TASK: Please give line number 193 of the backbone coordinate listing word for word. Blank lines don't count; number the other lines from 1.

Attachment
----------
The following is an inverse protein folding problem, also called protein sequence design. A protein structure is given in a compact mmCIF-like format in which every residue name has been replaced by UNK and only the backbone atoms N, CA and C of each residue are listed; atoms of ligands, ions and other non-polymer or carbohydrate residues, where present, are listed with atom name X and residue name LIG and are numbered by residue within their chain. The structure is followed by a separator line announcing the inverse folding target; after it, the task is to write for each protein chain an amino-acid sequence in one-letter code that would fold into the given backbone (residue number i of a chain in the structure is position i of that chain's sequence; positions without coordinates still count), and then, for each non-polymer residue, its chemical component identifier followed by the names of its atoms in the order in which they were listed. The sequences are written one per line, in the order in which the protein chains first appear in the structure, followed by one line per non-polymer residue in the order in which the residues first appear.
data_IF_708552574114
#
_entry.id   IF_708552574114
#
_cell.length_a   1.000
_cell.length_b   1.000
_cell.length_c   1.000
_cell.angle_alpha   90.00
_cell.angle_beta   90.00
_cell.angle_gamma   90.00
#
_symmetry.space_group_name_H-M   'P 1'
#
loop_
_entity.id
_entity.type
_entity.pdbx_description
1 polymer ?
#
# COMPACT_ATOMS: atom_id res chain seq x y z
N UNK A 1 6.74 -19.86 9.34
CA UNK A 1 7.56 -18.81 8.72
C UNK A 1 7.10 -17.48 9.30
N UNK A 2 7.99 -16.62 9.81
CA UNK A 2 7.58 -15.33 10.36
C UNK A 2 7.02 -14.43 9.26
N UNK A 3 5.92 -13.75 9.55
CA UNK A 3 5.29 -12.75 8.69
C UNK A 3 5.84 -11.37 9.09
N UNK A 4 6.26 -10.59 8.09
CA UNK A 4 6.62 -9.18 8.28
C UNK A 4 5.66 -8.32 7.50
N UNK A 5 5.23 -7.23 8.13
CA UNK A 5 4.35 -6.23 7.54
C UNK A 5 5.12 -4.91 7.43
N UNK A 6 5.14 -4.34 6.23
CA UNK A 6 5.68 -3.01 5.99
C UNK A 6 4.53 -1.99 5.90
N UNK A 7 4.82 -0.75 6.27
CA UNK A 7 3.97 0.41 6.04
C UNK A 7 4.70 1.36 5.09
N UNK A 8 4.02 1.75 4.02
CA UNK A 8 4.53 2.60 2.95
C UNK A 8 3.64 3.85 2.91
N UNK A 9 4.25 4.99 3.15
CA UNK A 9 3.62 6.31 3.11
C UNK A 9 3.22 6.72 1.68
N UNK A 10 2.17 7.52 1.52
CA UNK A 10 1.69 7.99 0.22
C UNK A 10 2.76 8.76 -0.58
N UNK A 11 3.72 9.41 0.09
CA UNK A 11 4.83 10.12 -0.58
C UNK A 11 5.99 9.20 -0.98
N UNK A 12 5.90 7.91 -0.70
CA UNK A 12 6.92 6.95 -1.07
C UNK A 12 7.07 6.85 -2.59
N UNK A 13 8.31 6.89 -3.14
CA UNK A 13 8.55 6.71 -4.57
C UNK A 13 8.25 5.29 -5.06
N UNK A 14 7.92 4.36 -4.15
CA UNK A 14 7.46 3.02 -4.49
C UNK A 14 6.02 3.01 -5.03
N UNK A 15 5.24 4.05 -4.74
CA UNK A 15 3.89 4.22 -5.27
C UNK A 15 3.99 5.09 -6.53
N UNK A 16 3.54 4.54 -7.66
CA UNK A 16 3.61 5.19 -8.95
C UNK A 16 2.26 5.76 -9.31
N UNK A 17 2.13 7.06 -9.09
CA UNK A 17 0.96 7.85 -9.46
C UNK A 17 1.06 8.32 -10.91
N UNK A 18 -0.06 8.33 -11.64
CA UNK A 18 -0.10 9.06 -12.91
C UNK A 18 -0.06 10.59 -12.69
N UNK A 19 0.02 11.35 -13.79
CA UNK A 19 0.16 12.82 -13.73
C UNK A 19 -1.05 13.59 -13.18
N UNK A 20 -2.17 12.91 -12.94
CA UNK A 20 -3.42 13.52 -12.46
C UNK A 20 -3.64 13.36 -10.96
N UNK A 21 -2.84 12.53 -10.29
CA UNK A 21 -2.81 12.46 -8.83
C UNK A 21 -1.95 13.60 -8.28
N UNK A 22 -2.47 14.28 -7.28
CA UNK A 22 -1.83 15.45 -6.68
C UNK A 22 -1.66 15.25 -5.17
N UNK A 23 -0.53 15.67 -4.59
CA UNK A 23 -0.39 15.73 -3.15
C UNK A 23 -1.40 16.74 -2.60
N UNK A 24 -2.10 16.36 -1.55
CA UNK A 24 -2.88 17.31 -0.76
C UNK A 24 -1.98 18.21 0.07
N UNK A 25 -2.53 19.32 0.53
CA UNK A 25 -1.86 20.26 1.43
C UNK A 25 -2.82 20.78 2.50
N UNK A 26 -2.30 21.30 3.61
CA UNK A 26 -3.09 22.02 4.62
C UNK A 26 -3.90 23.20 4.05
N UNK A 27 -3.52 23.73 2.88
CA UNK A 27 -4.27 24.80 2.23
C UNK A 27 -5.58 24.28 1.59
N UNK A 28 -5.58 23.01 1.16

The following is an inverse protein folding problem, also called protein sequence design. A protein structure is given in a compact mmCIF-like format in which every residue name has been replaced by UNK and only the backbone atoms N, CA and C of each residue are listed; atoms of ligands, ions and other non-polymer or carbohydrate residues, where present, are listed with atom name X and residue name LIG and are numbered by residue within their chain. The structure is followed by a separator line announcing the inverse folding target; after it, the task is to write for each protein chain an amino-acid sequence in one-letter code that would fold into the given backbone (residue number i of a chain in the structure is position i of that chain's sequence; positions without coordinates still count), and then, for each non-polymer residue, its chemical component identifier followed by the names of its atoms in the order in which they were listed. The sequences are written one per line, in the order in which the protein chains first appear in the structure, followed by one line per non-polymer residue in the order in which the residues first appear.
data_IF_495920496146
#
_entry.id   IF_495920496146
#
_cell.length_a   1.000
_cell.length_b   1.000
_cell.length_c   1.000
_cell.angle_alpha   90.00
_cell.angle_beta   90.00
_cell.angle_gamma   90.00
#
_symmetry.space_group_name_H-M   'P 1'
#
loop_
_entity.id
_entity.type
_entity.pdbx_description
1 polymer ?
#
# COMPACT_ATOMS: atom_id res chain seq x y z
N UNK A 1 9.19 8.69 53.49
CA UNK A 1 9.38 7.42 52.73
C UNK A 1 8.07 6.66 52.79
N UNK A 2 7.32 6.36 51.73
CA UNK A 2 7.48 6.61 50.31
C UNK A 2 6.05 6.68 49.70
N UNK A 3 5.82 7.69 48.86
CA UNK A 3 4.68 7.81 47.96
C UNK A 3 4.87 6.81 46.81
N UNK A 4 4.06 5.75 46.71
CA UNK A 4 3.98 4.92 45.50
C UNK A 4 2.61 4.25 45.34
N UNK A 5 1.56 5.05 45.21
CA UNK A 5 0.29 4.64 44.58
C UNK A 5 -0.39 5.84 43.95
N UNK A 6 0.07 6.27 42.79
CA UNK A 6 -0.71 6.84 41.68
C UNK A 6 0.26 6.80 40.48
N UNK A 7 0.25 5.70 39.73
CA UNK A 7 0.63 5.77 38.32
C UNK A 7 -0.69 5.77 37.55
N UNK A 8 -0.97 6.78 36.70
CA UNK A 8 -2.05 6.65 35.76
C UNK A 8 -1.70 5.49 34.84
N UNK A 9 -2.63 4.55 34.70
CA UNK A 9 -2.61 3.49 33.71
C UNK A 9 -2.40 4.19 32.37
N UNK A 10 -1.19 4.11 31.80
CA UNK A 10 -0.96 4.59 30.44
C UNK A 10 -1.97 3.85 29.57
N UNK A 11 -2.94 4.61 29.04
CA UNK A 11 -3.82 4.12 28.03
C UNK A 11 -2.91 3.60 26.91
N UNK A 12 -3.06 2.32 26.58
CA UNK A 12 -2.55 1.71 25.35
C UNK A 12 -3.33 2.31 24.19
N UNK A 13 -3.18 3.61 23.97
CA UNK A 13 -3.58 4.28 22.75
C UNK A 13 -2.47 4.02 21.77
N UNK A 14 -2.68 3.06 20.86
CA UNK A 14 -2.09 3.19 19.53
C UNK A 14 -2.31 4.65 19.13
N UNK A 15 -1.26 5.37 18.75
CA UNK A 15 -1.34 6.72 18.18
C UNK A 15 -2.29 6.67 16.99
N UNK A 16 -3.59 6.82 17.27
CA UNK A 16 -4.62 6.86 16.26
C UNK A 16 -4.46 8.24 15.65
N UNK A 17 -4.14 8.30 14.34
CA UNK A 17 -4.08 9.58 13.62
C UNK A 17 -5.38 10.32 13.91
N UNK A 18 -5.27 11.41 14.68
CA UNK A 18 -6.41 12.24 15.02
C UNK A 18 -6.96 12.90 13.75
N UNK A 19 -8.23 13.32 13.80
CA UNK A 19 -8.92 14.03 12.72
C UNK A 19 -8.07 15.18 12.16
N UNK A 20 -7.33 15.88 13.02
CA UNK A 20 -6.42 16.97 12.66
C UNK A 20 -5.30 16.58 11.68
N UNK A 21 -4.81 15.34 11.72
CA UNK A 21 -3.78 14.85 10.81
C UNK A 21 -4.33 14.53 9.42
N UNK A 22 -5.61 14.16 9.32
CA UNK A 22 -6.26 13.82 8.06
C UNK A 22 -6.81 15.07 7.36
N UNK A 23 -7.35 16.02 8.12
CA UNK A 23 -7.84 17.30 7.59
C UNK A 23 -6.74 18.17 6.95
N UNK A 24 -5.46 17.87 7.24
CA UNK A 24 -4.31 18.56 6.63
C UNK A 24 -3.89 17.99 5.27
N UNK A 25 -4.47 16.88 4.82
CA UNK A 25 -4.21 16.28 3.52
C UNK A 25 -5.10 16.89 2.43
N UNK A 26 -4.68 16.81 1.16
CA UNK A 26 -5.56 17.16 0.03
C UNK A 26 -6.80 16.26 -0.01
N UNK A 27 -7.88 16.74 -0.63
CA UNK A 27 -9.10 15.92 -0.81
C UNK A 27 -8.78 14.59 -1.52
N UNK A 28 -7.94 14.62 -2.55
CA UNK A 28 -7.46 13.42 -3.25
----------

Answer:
C UNK A 23 -6.74 18.17 6.95